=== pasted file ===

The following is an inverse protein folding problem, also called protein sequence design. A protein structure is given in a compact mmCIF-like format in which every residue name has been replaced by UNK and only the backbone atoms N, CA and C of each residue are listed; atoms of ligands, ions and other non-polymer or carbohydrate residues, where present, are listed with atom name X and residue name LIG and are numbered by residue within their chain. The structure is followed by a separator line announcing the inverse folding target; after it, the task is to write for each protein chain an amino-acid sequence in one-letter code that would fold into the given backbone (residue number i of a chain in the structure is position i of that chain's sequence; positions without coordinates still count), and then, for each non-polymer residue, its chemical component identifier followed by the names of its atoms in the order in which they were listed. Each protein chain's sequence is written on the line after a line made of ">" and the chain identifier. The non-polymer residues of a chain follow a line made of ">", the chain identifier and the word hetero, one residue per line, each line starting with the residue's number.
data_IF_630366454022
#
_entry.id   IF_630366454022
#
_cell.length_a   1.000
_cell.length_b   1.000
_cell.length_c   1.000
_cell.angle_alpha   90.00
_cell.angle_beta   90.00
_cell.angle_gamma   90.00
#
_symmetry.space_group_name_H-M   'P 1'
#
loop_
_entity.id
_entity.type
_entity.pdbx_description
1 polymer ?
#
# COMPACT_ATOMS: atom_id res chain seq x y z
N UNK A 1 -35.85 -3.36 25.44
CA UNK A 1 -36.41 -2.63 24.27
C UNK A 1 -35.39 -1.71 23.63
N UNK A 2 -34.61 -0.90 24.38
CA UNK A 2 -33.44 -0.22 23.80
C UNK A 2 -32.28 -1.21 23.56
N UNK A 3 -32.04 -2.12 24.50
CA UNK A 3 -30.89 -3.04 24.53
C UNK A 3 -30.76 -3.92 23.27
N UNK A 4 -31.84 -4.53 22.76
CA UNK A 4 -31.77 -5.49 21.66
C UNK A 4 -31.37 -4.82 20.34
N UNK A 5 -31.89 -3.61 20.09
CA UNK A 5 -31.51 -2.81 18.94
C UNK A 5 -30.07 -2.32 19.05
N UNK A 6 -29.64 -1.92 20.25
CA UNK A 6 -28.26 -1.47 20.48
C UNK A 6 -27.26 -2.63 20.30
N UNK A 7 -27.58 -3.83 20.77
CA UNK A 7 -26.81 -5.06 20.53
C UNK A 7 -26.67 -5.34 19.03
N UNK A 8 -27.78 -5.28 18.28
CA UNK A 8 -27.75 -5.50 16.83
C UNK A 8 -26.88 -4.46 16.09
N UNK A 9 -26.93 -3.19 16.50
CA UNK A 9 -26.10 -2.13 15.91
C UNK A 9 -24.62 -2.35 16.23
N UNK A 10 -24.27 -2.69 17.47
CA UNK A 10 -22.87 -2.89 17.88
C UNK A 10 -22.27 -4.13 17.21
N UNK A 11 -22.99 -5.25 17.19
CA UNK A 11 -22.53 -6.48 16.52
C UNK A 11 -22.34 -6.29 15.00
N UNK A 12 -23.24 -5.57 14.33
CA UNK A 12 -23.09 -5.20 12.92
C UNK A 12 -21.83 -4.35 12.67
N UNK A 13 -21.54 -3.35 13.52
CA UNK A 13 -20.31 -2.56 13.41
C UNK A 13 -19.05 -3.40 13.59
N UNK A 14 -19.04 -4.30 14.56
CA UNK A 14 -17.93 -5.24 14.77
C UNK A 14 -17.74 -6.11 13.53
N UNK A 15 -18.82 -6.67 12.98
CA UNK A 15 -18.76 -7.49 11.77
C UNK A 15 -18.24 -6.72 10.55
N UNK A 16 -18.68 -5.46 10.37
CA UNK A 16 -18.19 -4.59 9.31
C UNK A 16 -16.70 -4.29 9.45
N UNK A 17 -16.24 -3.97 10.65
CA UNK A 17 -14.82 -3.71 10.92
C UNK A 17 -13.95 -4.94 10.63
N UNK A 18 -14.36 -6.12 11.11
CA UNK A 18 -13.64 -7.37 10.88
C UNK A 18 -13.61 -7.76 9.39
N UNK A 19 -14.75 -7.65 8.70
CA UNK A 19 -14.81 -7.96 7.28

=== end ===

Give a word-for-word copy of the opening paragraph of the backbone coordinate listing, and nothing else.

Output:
The following is an inverse protein folding problem, also called protein sequence design. A protein structure is given in a compact mmCIF-like format in which every residue name has been replaced by UNK and only the backbone atoms N, CA and C of each residue are listed; atoms of ligands, ions and other non-polymer or carbohydrate residues, where present, are listed with atom name X and residue name LIG and are numbered by residue within their chain. The structure is followed by a separator line announcing the inverse folding target; after it, the task is to write for each protein chain an amino-acid sequence in one-letter code that would fold into the given backbone (residue number i of a chain in the structure is position i of that chain's sequence; positions without coordinates still count), and then, for each non-polymer residue, its chemical component identifier followed by the names of its atoms in the order in which they were listed. Each protein chain's sequence is written on the line after a line made of ">" and the chain identifier. The non-polymer residues of a chain follow a line made of ">", the chain identifier and the word hetero, one residue per line, each line starting with the residue's number.